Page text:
Magellan: I’m lucky to be among those who watched Community from the beginning, who grew and developed with the show. I remember, when I first started using Hulu, I stumbled upon a benign-looking sitcom about a group of community college students, and decided to give it a shot. The first couple episodes didn’t exactly thrill me, but hey, it was free and it had potential. So I stuck it out, and over the course of the next three years I enjoyed the show on a weekly basis, growing to love the characters and looking forward excitedly to what they would do next. I don’t want to rag too much on Season 4 (since, if you really want to criticize this show, you could say that many of its problems were rooted in Season 3), but there’s no denying that last season had a sense of emptiness to it. Really, the only stand-out moment was the episode where the Dean thought he and Jeff had switched bodies, but that’s not saying much. So, you can imagine my excitement at hearing that Season 5 had a chance at recapturing some of the show’s former glory. Having watched the first few episodes now, I must say, though I don’t care much for Dan Harmon as a person, he is clearly the one who understands Community best. These first two episodes were fairly straightforward sitcom fare, but they both buzzed with a kind of comfortable familiarity that was completely lacking last year. I was finally sold on this season by one of Troy’s one-liners: “If we sue Greendale, can I be a surprise witness? Wait…don’t tell me…” If they can keep churning out moments like that, then this season is going to be a lot of fun.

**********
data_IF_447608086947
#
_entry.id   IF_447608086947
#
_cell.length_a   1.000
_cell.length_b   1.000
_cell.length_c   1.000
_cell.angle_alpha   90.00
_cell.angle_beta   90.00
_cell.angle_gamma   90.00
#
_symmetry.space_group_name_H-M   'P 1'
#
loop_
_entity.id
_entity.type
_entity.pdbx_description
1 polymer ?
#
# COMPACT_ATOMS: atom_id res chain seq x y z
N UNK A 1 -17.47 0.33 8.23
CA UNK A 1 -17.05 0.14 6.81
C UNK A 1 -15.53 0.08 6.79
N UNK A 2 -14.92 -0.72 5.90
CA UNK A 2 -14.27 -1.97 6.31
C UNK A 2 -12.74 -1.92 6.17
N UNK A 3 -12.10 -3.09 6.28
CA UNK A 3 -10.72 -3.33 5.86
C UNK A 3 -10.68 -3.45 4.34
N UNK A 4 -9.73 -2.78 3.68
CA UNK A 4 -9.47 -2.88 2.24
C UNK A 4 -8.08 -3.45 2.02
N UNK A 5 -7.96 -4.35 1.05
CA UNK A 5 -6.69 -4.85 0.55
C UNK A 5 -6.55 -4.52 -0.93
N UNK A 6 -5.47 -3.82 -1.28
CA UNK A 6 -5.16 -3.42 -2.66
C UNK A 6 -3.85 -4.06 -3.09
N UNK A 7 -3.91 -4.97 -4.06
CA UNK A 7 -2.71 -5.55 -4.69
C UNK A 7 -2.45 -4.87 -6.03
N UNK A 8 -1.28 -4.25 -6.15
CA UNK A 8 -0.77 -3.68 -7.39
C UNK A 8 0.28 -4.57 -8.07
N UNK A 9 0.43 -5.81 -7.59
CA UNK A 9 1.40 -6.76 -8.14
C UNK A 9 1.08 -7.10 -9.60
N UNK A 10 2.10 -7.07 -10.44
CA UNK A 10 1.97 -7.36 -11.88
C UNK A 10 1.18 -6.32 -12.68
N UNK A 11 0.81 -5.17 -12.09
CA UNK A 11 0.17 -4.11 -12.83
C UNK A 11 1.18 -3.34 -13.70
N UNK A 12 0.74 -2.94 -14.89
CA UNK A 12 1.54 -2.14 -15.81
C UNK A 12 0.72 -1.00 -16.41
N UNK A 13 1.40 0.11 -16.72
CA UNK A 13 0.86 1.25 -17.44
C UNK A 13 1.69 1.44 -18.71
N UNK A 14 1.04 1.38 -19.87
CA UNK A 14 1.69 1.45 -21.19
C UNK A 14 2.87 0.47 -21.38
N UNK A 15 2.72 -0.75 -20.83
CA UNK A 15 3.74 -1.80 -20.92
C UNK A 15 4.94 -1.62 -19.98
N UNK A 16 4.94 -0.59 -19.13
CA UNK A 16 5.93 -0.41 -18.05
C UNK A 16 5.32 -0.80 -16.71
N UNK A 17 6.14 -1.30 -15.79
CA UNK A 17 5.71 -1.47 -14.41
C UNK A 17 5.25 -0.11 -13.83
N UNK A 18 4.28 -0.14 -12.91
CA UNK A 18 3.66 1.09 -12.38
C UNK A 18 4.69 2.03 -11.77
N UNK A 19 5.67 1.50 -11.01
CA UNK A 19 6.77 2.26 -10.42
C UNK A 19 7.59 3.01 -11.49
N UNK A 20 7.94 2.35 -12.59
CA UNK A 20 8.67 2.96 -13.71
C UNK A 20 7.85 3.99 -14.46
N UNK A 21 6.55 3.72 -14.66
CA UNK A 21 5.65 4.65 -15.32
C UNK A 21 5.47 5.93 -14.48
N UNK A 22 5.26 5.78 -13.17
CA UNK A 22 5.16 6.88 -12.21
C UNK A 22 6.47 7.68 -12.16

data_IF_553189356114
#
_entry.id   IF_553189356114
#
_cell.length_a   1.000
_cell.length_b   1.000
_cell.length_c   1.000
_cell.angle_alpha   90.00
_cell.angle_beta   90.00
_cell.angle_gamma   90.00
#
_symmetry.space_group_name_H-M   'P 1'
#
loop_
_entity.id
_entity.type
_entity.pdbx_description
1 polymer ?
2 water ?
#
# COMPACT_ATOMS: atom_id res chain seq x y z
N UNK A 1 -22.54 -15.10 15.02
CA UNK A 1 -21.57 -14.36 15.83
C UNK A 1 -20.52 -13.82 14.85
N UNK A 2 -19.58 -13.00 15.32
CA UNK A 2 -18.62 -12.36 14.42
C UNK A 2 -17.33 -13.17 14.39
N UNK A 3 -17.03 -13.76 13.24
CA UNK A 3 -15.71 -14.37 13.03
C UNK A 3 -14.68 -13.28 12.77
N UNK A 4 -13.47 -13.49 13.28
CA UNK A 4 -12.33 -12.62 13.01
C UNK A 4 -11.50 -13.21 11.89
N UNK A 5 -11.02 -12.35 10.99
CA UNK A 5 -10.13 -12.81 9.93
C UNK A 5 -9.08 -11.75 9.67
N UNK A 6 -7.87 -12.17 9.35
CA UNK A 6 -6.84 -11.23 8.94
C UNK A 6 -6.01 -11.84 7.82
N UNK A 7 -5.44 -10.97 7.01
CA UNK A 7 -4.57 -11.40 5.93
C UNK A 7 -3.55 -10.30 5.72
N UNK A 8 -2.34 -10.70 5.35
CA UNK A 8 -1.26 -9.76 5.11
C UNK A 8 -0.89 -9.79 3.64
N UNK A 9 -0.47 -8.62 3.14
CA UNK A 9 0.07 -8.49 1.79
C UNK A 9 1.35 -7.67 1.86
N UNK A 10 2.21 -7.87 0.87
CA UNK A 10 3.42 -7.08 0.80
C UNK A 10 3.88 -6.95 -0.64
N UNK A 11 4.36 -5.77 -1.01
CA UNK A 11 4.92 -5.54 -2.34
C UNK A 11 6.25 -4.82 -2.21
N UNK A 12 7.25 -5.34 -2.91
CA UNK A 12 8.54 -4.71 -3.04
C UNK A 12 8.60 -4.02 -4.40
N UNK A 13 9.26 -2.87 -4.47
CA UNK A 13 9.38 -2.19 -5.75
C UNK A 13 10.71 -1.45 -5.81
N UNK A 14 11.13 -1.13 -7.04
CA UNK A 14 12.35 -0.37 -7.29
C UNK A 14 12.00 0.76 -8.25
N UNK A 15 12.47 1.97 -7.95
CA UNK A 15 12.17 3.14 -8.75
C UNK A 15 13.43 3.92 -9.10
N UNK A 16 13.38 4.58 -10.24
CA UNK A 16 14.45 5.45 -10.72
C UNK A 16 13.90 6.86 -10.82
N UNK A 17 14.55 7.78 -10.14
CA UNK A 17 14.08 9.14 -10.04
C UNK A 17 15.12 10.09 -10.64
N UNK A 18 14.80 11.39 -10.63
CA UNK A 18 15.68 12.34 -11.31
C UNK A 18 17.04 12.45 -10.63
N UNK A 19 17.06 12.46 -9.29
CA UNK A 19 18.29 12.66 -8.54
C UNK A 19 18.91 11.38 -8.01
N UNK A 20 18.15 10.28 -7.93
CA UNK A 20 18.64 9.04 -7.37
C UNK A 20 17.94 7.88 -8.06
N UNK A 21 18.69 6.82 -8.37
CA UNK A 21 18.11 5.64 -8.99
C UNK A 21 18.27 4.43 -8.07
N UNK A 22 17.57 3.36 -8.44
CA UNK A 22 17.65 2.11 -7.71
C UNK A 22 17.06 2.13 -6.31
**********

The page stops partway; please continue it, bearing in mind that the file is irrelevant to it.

So there you go, everyone. We all enjoyed the pilot, and it’s only left us more excited to see where this crazy series is going in the future. What did YOU think about “Repilot”?

 

Three By Three: Community Episodes

Community EpisodesThe Category

The new year has brought about not only a rebirth of this humble blog, but also one of its most treasured cultural artifacts: Community. Sure, Community was never really “dead” to begin with, but last season saw it walking around uncomfortably in its old skin, as some sort of TV show zombie (not to be confused with “zombie TV shows” like The Walking Dead, though that program, too, has taken on a certain undead quality). The return of Dan Harmon as showrunner, we hope, will change all that (and look out on Friday for our collective discussion of last week’s premiere); for now we’re going to psych ourselves up by reliving the glory days and talking about our favorite episodes of Community.

The Choices

Allen

S3E06-“Remedial Chaos Theory”: A fan-favorite, “Remedial Chaos Theory” has everything that makes a good Community episode; it’s filled with good character moments, the structure of the episode leads to some incredible comedy, and it’s practically written to be picked apart for references and callbacks. As Jeff rolls the dice for a game of Yahtzee, Abed warns him that this will create six different timelines where anything could happen. Each of these is then shown, and they include some of Community‘s best gags of all time. Pierce’s Eartha Kitt story, Troy smoking a candy cigarette, Britta not being allowed to sing “Roxanne”, and the creation of “the darkest timeline”, which went on to interfere with the “prime timeline” where Abed catches the dice before it falls to prevent any other dimensions from occurring. It was a smart episode, and opened up a literal new world for the show to explain and crack jokes about.